Chronic Kidney Disease is a condition where the kidneys are damaged and are unable to filter blood properly. As the disease progresses slowly over a long period of time it is called as chronic kidney disease.

‘Plant-based low-protein diet is not associated with a significantly higher prevalence of hyperkalemia (HK) when compared to animal-based low protein diets in chronic kidney disease (CKD) patients.’
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Hyperkalemia is a term that describes high potassium levels in the blood.

Hyperkalemia is a complication of chronic kidney disease. The main risk factors for hyperkalemia are the abnormalities in the mechanisms of renal excretion, presence of cardiovascular diseases or diabetes.

Renal Diet for Chronic Kidney Disease Patients

Recommended renal diets are vegetables, fruits, nuts and pulses. Renal diets are thought to favor hyperkalemia as they are all rich in potassium.

The nutritional therapy in CKD aims to reduce the intake of foods that result in the production of waste substances that kidney failure patients cannot excrete.

The diet includes a low protein diet which includes a combination og protein-free products , standard low-protein diet from animal sources or a combination of cereals and pulses as sources of vegetable proteins.

The implementation of vegetable based renal diets are limited by fear if inducing hyperkalemia. Hence, the research study focused on the risk of hyperkalemia in patients on plant-based versus animal-based low protein diets (LPD).

Study Details

The study included patients affected by CKD stage I-VND. They were followed up at the renal nutrition clinic from November 2014 to May 2019.

There was a total of 219 patients who had about 870 visits in the clinic. Hyperkalemia was defined based on the potassium serum level as:

  • Mild HK- when K serum level is 5.1-5.9 mEq/l
  • Moderate HK- when K serum level is 6.0-6.9 mEq/l
  • Severe HK – when K serum level is ≥ 7 mEq/l

Biochemical data, anthropometric data, and medications of all the patients were recorded.

Study Findings

The key study findings are:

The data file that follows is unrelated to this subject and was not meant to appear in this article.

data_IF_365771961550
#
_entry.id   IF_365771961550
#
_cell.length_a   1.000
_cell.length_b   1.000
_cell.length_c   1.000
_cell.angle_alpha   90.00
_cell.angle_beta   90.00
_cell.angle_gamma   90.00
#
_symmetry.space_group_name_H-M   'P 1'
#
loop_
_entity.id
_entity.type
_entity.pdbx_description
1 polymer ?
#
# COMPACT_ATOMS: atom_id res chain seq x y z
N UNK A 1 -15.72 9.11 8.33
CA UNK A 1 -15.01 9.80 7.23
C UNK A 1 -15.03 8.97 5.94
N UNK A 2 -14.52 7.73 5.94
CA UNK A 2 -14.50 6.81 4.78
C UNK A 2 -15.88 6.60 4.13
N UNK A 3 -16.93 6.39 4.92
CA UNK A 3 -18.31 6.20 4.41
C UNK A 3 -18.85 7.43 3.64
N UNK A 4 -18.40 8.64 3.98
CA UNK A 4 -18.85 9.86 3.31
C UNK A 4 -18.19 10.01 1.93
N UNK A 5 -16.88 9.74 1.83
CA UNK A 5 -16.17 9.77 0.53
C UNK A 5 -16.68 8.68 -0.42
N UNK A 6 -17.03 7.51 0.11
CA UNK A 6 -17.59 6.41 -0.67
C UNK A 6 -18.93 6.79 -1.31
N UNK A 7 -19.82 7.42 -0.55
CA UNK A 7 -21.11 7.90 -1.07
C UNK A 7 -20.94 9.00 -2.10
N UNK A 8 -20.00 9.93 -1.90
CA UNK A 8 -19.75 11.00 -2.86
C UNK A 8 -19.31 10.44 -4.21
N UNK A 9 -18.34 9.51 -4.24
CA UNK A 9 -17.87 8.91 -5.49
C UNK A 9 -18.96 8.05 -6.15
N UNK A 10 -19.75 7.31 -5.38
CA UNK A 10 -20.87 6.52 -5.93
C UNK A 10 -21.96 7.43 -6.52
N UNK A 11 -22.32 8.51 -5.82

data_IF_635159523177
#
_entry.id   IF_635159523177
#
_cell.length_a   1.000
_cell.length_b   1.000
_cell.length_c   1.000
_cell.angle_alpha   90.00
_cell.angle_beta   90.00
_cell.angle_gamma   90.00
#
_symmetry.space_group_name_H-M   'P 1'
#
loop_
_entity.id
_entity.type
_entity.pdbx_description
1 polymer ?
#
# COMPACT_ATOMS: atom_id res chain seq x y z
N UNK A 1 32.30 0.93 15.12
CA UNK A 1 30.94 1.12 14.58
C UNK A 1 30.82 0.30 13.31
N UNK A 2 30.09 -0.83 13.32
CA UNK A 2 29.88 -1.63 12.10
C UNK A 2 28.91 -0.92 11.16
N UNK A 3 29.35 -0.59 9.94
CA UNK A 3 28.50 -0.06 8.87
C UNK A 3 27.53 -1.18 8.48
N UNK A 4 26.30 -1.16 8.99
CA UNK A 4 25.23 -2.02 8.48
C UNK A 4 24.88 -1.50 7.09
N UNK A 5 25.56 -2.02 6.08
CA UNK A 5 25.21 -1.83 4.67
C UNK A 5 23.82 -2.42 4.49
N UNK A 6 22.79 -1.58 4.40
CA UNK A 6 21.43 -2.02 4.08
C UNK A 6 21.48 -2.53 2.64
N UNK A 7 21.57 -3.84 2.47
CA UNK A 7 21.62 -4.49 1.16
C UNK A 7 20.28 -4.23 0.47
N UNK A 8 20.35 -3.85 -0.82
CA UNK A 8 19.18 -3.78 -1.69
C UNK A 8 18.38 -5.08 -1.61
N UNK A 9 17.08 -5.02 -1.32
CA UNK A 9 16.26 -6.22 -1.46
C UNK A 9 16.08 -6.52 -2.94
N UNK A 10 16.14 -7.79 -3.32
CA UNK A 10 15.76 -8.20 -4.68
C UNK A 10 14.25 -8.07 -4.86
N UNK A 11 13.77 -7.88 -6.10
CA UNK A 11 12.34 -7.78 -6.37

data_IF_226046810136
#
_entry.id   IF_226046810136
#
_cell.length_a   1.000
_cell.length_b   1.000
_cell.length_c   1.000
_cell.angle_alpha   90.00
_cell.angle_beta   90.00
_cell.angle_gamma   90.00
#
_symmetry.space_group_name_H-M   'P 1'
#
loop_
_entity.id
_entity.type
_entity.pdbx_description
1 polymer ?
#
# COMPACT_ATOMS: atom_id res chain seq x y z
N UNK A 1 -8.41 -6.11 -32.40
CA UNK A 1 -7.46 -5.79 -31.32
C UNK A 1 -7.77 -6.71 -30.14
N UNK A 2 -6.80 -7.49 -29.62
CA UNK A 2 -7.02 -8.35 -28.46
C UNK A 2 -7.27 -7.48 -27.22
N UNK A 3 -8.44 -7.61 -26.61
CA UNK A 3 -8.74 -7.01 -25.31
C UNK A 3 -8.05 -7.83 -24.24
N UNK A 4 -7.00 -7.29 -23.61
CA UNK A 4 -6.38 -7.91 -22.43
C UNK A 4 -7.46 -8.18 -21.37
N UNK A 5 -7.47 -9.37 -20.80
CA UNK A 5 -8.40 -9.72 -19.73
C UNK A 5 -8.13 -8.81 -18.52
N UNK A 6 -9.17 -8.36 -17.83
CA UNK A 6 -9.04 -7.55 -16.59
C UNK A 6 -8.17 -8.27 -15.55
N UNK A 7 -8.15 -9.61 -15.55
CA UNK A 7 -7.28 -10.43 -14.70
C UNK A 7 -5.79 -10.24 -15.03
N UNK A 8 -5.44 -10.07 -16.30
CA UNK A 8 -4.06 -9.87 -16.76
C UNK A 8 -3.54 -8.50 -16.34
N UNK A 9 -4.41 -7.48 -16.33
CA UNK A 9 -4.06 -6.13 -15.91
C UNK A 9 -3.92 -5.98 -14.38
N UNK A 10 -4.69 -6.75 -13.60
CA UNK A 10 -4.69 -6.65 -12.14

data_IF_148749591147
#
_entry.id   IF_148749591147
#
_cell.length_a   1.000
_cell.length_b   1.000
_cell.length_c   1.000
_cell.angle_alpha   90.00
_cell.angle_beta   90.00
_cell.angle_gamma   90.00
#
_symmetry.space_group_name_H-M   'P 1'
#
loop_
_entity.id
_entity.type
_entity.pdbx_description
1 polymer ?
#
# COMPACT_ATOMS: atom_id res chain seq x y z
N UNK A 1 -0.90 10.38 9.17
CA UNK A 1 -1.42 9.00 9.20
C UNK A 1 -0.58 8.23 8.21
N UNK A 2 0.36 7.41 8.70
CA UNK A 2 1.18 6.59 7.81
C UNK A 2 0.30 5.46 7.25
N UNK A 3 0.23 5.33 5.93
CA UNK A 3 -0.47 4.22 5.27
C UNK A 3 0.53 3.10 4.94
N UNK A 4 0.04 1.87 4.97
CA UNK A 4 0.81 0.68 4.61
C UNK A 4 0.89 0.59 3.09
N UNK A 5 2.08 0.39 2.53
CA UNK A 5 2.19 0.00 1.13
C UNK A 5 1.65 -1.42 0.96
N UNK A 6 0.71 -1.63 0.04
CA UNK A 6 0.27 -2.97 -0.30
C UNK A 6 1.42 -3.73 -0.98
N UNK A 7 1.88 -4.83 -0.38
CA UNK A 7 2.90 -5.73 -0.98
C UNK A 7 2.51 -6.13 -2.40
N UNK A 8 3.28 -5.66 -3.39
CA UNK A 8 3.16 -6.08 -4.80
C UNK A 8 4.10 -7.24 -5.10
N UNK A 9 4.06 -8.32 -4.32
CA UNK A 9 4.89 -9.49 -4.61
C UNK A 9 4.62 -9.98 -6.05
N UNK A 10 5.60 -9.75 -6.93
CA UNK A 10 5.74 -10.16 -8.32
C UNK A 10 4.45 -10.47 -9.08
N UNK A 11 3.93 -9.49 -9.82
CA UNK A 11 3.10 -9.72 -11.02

• The presence of HK in all the renal nutrition visits was 26.1%. No severe HK cases were observed. All cases but six cases were mild HK cases.
  • Prevalence of HK increased with the CKD stages
  • Prevalence of HK was associated with decreased estimated glomerular filtration rate (eGFR), up to around 36.5% for eGFR 20 ml/min.
  • Medications were similar in both hyperkalemic patients and non-hyperkalemic patients with RAASi being present in up to 85% of the patients
  • In the follow up of about 40 ± 14 months, there was no association between hyperkalemia and mortality. However, HK at the beginning of the follow-up, showed a trend to increased end-stage renal disease risk (ESRD).
  • No difference is observed in the serum potassium levels and prevalence of HK in patients on animal-based low-protein diet and plant-based low-protein diet.
  • Chronic HK is prevalent in the renal nutrition clinic, especially when eGFR falls below 60 ml/min. HK reached the highest prevalence in CKD stage 4.
  • HK is mostly mild. Moderate to severe HK is quite infrequent.
  • Hyperkalemia is not associated with the higher risk of mortality.

The authors concluded that plant-based low-protein diet is not associated with high prevalence of HK with respect to animal-based low protein diet at the same residual kidney function.

Source: Medindia

Source: medindia.net

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